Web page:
In comparison with the Kuomintang leadership, senior Communist Party figures continue to maintain an air of mystery. There has never been any hint that Mao Zedong ever kept a diary. Moreover, he was always very wary of those around him writing their own records. Yang Shangkun once made secret attempts to record meetings with Mao, in order that he would not forget any of the Chairman's important points. When Mao found out, he was furious, and had all the equipment and recordings destroyed. Yang's attempts at "bugging" the meetings later got him into serious trouble.

Also on China's politics in openDemocracy:

Andreas Lorenz, "China's environmental suicide: a government minister speaks" (6 April 2005)

Lung Ying-tai, "A question of civility: an open letter to Hu Jintao" (15 February 2006)

David Wall, "The plan and the party" (29 March 2006)

Christopher R Hughes, "Chinese nationalism in the global era" (18 April 2006)

Kerry Brown, "China's top fifty: the China power list" (2 April 2007)

Kerry Brown, "China's party congress: getting serious" (5 October 2007)

No evidence has ever emerged that any of Mao's contemporaries at the top of the party, such as Liu Shaoqi or Zhou Enlai, kept a diary. After Zhou died, a report emerged that on the most recent page of his desk calendar were written the words "Afternoon: meet Chairman." Checks revealed that he indeed had a one-on-one private meeting with Mao on that afternoon, and the two had talked for two or three hours. It was the last meeting they ever had, and no one knows what they discussed. Communist Party history is full of such tantalising morsels that fuel speculation about what really happened.

Why didn't the Communist Party leaders keep diaries? Is it because they did not realise the historical value of such documents? Of course not. My own guess is that with all the cruel power struggles that went on within the party, any honest diary would contain too many unpalatable truths, and reflect badly on its author. Who would want to leave behind such a negative historical image? None of the top party figures, whether Mao, Liu, or Zhou, or the more recent Deng Xiao-ping, Hu Yaobang and Zhao Ziyang have even written a memoir.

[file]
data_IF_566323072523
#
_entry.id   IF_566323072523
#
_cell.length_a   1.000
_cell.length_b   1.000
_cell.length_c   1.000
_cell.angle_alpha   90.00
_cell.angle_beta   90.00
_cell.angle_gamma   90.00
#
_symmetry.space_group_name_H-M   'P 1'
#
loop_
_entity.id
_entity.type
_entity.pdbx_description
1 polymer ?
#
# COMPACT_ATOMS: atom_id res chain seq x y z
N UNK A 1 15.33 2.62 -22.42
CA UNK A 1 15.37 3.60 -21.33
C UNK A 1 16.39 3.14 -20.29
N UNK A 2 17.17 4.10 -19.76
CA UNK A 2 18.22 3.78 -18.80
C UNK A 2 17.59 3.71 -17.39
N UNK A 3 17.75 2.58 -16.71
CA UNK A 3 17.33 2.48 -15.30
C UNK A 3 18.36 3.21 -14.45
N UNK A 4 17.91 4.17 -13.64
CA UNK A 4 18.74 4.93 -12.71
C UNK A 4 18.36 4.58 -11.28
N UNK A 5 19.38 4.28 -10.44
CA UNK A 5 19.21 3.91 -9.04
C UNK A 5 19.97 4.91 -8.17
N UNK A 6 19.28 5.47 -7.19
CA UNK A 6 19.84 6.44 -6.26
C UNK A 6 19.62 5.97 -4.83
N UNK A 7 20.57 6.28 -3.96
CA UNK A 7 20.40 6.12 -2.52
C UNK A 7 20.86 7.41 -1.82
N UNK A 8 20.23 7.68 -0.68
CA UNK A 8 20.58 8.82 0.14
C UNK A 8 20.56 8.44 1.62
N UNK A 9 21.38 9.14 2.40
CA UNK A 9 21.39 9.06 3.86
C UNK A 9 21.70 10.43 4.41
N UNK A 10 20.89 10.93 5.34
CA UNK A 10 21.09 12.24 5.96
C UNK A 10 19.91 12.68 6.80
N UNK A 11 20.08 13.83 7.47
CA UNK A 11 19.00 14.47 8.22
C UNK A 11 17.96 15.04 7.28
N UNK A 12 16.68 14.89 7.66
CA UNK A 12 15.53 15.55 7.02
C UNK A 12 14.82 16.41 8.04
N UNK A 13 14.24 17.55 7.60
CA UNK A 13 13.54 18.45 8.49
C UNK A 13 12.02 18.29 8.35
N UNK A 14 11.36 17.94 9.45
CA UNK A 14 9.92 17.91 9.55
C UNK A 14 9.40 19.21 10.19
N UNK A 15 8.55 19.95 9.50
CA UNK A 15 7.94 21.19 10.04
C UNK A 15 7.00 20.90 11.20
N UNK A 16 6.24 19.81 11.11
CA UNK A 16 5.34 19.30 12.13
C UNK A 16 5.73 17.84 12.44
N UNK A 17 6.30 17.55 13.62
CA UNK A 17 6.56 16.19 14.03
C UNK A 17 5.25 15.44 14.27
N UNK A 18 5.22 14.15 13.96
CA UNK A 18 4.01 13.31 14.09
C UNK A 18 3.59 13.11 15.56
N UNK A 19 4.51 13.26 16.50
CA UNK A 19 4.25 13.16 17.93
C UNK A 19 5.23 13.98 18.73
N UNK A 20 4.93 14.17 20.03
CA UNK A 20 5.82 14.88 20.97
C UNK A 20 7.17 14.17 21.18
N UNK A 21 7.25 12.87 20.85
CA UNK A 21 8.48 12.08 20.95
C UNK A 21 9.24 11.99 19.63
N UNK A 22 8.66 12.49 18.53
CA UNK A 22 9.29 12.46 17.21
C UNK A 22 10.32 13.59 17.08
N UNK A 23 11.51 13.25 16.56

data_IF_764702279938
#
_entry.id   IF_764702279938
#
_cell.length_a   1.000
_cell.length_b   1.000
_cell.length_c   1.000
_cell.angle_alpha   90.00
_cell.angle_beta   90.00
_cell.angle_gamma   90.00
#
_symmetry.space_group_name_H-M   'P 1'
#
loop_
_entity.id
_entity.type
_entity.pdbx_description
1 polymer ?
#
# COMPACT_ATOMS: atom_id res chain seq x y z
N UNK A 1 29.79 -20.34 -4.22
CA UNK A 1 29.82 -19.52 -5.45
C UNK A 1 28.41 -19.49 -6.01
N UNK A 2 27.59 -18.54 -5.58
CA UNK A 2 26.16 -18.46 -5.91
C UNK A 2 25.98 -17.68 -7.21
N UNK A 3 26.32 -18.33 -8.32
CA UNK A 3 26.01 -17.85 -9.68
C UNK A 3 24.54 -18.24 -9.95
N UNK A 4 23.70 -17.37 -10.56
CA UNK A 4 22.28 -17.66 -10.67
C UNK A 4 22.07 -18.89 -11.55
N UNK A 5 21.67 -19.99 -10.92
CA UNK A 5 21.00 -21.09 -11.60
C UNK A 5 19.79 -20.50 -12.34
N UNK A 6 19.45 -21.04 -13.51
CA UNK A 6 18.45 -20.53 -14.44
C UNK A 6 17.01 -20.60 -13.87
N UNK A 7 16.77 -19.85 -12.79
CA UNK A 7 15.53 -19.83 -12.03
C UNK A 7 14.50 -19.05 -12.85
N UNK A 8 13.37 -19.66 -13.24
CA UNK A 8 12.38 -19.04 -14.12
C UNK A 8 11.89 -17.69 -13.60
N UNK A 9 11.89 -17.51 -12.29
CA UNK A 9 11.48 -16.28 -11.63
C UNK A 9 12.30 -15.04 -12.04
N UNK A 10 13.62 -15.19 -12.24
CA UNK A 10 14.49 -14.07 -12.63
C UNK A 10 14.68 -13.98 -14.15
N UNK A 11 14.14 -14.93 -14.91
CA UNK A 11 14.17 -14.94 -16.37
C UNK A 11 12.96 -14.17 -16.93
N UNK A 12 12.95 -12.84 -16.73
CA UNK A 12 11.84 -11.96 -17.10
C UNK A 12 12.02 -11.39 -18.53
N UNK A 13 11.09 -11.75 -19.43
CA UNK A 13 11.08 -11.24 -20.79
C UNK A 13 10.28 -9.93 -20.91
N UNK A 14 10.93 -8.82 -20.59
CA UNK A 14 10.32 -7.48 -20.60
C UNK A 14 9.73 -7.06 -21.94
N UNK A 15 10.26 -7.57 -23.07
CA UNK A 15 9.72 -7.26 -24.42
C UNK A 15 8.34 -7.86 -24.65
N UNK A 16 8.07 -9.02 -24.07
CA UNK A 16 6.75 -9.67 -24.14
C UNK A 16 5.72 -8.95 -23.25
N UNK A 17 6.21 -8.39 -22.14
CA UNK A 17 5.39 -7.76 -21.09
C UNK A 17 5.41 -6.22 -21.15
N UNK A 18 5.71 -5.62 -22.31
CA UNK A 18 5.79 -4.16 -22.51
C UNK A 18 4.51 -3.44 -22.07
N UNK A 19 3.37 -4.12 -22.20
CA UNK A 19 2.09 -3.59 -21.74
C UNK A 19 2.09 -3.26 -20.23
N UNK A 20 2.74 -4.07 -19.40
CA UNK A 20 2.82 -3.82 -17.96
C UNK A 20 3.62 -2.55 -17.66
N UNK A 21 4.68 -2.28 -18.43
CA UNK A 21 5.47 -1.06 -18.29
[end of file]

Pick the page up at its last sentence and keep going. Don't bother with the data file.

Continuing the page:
There are still many taboo areas in research into party history. Even specialist researchers find it hard to get hold of primary source material, and secondary sources, such as essays, books, films and documentaries, have to receive approval from the Party Literature Research Centre before publication. A professor from the Central Party School once reeled off a whole list of obscure areas of party history. They included:

* the party founder Chen Duxiu

* the elimination of counter-revolutionaries in communist-controlled areas

* the long march

* the Yan'an rectification campaign

* the Korean war

* Gao Gang and Rao Shushi's anti-party group

* the anti-rightist movement

* the great leap forward and people's communes

* the Lushan conference

* the reasons for the cultural revolution

* Lin Biao's attempted escape from China

* the gang of four.

All of these issues and events are shrouded in mystery, to such an extent that even senior party leaders are not really sure of the details.

History's balance-sheet

The former chairman of the Kuomintang and its presidential candidate in the 2008 elections, Ma Ying-jeou, once publicly apologised for the crimes committed by his party during the days of totalitarian rule in Taiwan. The Taiwanese authorities have carried out substantive rehabilitation and compensation of dissidents, including Communist Party members who were illegally persecuted by the regime. In doing so, they have unburdened themselves. The new generation of Communist Party leaders need to understand true party history in order to avoid repeating the mistakes of the past.

Unfortunately, all we see is the mistakes of previous leaders being covered up. It is forbidden to discuss the mistakes made by the party; even the cultural revolution, which has been universally and comprehensively repudiated, cannot be mentioned. The result is that history has become a millstone around the neck of the party, and will one day drag it to its knees. The Kuomintang may have lost the mainland to the Communists, but in facing up to their party's past, its leaders have scored an impressive victory.